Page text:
The humble fava bean, or broad bean, could soon be making a comeback in farmer’s fields, and in customers’ shopping baskets, as Tesco and its suppliers trial the use of the ’revolutionary crop’ across a host of different product ranges and ingredients.
Fava beans have traditionally been grown across the UK for thousands of years. More recently however, a large proportion of the beans have been exported to the Middle East and used to make staples such as falafel and houmous or used to feed animals across Europe.
But with Tesco’s close partnerships with fava bean processor, AB Mauri, and its own brand suppliers, including ready meal producer, Samworth Brothers, the nutritious beans are set to appear in a host of products in the near future, increasing UK demand in the process.
The UK climate allows the fava bean to grow up and down the country, with approximately 740,000 tonnes harvested in the UK each year on around 170,000 hectares of land. It is believed that by introducing fava beans into a traditional five-year crop rotation on farms there could be a fivefold increase in the amount produced – with a potential three million tonnes grown per year.
Tesco has been working with AB Mauri to encourage farmers to diversify and increase their production of the legume. It is already being grown from Cornwall, through to Herefordshire, up to Cumbria and as far north as Fife and the east coast of Scotland.
At a time when fertiliser costs have increased rapidly, the humble fava bean thrives without the need for additional chemical-based fertilisers. It also has the added benefit of repairing the soil that it’s grown in, increasing soil fertility and organic content, helping to lock in carbon in the process.
Fava are incredibly versatile and can be used to make gluten-free flour, plant-based products like falafels, houmous, desserts, and can be added to ready meals for a protein hit. Tesco’s development chefs have also been working with Samworth Brothers to develop exciting and nutritious recipes using this protein-rich bean. Fava counts as one of your five-a-day and is a nutritious, more sustainable, locally produced alternative to soy or pea protein, which are used in many alternative proteins.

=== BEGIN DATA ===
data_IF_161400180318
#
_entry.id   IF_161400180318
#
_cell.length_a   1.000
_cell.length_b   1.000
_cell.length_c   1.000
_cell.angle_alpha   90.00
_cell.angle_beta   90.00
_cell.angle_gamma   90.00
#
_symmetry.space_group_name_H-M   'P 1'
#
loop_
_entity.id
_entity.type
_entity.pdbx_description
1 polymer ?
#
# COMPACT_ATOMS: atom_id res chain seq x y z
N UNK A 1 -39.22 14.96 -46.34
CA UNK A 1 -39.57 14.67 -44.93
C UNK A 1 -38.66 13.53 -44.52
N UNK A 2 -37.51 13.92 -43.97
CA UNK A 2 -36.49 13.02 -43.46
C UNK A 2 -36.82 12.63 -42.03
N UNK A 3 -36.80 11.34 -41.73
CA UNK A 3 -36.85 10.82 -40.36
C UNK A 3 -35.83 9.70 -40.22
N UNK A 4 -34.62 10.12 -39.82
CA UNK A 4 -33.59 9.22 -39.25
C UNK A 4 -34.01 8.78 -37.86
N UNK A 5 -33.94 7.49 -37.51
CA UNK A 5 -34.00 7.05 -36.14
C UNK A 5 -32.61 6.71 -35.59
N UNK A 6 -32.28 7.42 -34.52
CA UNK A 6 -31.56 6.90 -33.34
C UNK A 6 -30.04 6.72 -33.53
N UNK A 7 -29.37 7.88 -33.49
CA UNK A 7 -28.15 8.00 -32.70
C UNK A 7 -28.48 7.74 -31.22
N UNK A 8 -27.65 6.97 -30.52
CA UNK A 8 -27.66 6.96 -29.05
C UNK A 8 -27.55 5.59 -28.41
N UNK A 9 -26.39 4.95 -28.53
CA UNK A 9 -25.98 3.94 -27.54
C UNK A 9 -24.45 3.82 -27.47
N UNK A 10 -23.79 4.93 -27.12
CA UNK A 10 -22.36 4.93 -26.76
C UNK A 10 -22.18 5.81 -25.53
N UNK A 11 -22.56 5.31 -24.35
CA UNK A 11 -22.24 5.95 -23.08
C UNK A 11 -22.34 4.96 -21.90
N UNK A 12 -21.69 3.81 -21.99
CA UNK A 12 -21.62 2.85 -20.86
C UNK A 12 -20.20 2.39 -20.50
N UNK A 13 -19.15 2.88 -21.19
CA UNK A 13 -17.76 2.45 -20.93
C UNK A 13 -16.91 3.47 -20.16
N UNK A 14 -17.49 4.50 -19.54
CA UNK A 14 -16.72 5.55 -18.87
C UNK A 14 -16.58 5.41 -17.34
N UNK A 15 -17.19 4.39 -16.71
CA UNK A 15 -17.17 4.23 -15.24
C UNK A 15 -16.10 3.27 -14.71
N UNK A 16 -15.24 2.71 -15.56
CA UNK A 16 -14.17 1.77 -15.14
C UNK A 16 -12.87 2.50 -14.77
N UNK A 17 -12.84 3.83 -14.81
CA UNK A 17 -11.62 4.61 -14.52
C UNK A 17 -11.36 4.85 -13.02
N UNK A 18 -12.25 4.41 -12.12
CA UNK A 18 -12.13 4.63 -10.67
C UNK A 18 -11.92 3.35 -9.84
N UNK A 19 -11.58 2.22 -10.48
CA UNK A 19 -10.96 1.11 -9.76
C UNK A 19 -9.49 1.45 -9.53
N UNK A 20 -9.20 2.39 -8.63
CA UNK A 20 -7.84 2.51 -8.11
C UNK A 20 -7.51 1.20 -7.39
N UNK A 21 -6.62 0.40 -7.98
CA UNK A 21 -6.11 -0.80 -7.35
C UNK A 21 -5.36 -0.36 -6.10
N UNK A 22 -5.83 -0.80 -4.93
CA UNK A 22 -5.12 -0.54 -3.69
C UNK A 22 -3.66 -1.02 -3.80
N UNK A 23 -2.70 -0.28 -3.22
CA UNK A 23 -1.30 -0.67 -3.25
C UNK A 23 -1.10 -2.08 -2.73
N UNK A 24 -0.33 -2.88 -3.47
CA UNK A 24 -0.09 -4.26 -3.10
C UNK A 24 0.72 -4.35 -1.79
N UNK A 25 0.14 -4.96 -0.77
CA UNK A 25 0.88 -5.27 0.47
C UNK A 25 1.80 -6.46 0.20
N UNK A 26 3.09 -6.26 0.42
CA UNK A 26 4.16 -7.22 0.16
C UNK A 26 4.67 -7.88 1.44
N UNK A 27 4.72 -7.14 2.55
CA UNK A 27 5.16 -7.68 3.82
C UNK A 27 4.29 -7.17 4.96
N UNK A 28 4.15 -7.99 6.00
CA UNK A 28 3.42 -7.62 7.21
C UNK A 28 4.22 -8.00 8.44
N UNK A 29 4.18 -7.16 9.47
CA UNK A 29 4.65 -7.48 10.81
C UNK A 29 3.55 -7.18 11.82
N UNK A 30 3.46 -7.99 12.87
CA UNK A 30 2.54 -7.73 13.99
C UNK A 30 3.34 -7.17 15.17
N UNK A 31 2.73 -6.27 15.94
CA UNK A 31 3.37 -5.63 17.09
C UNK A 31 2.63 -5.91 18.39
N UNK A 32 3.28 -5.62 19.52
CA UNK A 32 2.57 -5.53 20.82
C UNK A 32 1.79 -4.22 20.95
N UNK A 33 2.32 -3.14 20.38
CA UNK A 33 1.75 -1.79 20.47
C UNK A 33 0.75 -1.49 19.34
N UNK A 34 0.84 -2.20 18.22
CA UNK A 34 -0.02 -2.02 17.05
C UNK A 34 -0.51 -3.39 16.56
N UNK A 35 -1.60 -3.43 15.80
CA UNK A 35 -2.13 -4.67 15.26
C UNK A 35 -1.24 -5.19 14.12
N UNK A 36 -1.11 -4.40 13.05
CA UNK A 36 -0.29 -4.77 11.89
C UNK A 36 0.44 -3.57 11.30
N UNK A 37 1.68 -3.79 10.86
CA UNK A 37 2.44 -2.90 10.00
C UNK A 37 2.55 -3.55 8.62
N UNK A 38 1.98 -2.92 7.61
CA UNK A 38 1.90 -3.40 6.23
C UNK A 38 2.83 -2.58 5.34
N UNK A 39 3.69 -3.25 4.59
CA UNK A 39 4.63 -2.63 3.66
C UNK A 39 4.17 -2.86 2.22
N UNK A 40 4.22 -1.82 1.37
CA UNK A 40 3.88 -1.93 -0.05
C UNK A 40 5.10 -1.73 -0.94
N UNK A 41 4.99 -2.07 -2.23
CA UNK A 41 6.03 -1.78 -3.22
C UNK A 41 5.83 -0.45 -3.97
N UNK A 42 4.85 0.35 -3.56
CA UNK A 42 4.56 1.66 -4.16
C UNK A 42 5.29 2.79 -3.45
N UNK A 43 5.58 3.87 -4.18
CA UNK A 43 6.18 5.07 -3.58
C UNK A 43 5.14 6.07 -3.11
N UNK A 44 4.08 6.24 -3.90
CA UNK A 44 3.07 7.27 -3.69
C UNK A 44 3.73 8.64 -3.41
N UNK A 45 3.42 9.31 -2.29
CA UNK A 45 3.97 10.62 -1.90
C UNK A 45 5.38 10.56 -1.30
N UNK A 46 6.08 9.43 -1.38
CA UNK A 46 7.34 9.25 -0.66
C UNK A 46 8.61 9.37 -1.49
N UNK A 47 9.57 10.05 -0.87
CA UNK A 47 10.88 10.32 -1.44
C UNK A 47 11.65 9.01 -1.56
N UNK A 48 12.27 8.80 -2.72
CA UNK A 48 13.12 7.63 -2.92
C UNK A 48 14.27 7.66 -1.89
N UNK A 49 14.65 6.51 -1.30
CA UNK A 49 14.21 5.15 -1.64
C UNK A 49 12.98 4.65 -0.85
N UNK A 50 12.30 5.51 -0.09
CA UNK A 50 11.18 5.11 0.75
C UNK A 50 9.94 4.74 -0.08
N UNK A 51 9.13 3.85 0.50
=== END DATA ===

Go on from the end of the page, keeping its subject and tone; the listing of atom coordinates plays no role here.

Tesco and its farmers are also trialling the use of fava beans in pig feed, as an alternative to South American soy.
Andrew Dinsdale, UK head of sales at AB Mauri, which specialises in the buying and processing of fava beans, said: “There is a huge opportunity to add fava beans to a number of products and ingredients – as a plant-based alternative to animal protein, but also in other areas such as bakery or ‘Food To Go’ options.
“Given fava beans enjoy ideal growing conditions here in the UK, the potential for it to form a key part of our diets in the future is really exciting. We’re really pleased to be partnering with Tesco and its suppliers to explore these options and hope to unveil some delicious new products very soon.”
Emily Rout, sustainable food and innovation manager at Tesco, said: “We’re always looking for innovative ways to make the products we sell more sustainable, so we’re really excited about the potential for fava beans to be used across our product ranges.
“As we look to overcome challenges like food security, climate change, and biodiversity loss, foods like fava beans could also help us establish a circular food system, as they can also be used in different crop rotations and be fed to animals. It really could be a miracle crop in terms of improving sustainability across our food system.”
Phil Bowen, head of new product development at Samworth Brothers, said: “This is a great opportunity to step-change the protein market. Fava delivers a locally sourced alternative to the current pea and soya that is currently used.
“From initial kitchen concept work we are seeing excellent results across the Tesco range. It is so encouraging to see an alternative protein coming to market that not only drives carbon reduction, but also supports local farmers giving them an alternative way to manage their soil and crops.”
Roger Vickers, Chief Executive at PGRO, said: “Fava is very much a minority crop in the UK, grown as an important part of a crop rotation system, but there is huge potential for its expansion. We’re looking at the possibility of up to a fivefold increase in the cropping of fava beans in the UK, and if we maxed out on production of fava beans, we could probably replace half of the soya that we currently import.”